This is part of a consultation on the Red List implications of extensive changes to BirdLife’s taxonomy for non-passerines
Lynx Edicions and BirdLife International will soon publish the HBW-BirdLife Illustrated Checklist of the Birds of the World, building off the Handbook of the Birds of the World series, and BirdLife’s annually updated taxonomic checklist.
The new Checklist will be based on the application of criteria for recognising species limits described by Tobias et al. (2010). Full details of the specific scores and the basis of these for each new taxonomic revision will be provided in the Checklist.
Following publication, an open and transparent mechanism will be established to allow people to comment on the taxonomic revisions or suggest new ones, and provide new information of relevance in order to inform regular updates. We are also actively seeking input via a discussion topic here regarding some potential taxonomic revisions that currently lack sufficient information.
The new Checklist will form the taxonomic basis of BirdLife’s assessments of the status of the world’s birds for the IUCN Red List. The taxonomic changes that will appear in volume 1 of the checklist (for non-passerines) will begin to be incorporated into the 2014 Red List update, with the remainder, and those for passerines (which will appear in volume 2 of the checklist), to be incorporated into subsequent Red List updates.
Preliminary Red List assessments have been carried out for the newly split or lumped taxa. We are now requesting comments and feedback on these preliminary assessments.
Philippine Scops-owl Otus megalotis is being split into O. megalotis, O. everetti and O. nigrorum, following the application of criteria set out by Tobias et al. (2010).
Prior to this taxonomic change O. megalotis (BirdLife species factsheet) was listed as Least Concern on the basis that it was not thought to approach the thresholds for Vulnerable under any of the IUCN criteria. This species was estimated to have a very large range, and hence did not approach the thresholds for Vulnerable under the range size criterion (Extent of Occurrence [EOO] of less than 20,000 km2 combined with a declining or fluctuating range size, habitat extent/quality, or population size and a small number of locations or severe fragmentation). The population trend appeared to be stable, and hence the species does not approach the thresholds for Vulnerable under the population trend criterion (at least a 30% decline over ten years or three generations). The population size has not been quantified, but it was not believed to approach the thresholds for Vulnerable under the population size criterion (fewer than 10,000 mature individuals with a continuing decline estimated to be at least 10% over ten years or three generations, or with a specified population structure).
O. nigrorum is found on Negros, in forest and woodland habitats, including forest edge and secondary growth (del Hoyo et al. 1999, Kennedy et al. 2000, König and Weick 2008). It may qualify as Vulnerable under criterion B1ab(ii,iii,v), on the basis that it occupies a small range (with an EOO estimated at c.12,800 km2), in which suitable habitat is severely fragmented and in on-going decline, with inferred declines in the population.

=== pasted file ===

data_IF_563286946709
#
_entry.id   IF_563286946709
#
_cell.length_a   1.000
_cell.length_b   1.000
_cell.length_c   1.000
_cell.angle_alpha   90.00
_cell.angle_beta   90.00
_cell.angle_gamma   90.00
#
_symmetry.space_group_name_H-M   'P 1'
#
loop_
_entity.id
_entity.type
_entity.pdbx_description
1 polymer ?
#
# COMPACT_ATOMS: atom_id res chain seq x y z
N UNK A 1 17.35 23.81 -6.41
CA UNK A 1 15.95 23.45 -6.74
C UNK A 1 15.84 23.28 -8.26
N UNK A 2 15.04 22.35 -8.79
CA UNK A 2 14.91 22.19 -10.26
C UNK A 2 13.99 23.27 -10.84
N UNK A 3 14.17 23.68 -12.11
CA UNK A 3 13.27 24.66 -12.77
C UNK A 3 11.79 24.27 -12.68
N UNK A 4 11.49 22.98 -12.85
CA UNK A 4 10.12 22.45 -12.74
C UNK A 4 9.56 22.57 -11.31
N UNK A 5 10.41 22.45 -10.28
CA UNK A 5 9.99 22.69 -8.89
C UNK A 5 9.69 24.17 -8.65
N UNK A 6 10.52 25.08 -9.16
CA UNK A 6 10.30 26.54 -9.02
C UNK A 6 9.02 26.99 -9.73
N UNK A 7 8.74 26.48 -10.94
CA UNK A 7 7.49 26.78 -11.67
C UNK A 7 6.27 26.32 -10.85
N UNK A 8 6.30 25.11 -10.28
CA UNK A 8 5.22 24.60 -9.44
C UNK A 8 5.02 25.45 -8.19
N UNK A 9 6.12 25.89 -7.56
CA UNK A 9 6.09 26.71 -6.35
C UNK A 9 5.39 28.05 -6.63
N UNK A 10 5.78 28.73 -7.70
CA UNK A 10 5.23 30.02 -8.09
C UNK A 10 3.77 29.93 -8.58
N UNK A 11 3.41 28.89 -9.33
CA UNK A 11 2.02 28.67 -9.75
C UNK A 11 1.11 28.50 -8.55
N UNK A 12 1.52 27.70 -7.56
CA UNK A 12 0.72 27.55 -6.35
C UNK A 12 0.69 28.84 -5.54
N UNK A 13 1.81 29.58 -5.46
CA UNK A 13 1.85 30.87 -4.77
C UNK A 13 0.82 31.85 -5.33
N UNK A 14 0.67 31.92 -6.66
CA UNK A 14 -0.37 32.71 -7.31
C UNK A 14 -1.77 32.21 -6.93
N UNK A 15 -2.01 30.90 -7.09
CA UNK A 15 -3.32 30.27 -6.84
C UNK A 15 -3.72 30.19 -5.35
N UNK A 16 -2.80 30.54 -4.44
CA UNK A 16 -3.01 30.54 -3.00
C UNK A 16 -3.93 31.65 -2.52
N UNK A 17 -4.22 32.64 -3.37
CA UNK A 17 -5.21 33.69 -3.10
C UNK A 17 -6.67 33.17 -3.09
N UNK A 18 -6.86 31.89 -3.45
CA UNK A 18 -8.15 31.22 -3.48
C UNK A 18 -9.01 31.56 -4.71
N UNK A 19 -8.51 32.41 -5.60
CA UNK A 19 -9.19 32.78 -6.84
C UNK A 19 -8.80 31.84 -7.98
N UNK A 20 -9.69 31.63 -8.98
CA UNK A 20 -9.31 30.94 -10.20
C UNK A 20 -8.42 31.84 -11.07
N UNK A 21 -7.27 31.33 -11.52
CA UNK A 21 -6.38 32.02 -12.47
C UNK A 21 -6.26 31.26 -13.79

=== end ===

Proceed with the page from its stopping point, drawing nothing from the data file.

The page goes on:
O. megalotis (as defined following the taxonomic change) is found on Luzon, Marinduque and Catanduanes, and O. everetti (incorporating boholensis) is found on Samar, Leyte, Dinagat, Bohol, Mindanao and Basilan, where they occupy forest and woodland, including forest edge and secondary habitats (del Hoyo et al. 1999, Kennedy et al. 2000, König and Weick 2008). It is suggested that both species be listed as Near Threatened under criteria A2c+3c+4c, on the basis that they could be in moderately rapid population decline (approaching 30% over three generations [c.11 years]) owing to on-going habitat loss and degradation.
Comments on these suggested categories are invited and further information would be welcomed.
del Hoyo, J., Elliott, A. and Sargatal, J. (1999) Handbook of the birds of the world, Vol 5: Barn- owls to Hummingbirds. Barcelona, Spain: Lynx Edicions.
Kennedy, R. S., Gonzales, P. C., Dickinson, E. C., Miranda, H. C., Jr. and Fisher, T. H. (2000) A guide to the birds of the Philippines. Oxford: Oxford University Press.
König, C. and Weick, F. (2008) Owls of the world. Second edition. London: Christopher Helm.
Tobias, J. A., Seddon, N., Spottiswoode, C. N., Pilgrim, J. D., Fishpool, L. D. C. and Collar, N. J. (2010) Quantitative criteria for species delimitation. Ibis 152: 724–746.
- Archived 2014 discussion: Moluccan Scops-owl (Otus magicus) is being split: list O. tempestatis as Vulnerable?
- Archived 2014 discussion: Common Flameback (Dinopium javanense) is being split: list D. everetti as Near Threatened?
- Archived 2014 discussion: Crested Serpent-eagle (Spilornis cheela) is being split: list S. minimus as Near Threatened? (Discussion now being closed)
- Archived 2011-2012 topics: Philippine Fairy-bluebird (Irena cyanogastra): eligible for uplisting?
- Archived 2012-2013 topics: Philippine Cockatoo (Cacatua haematuropygia): what is the population trend over the past three generations?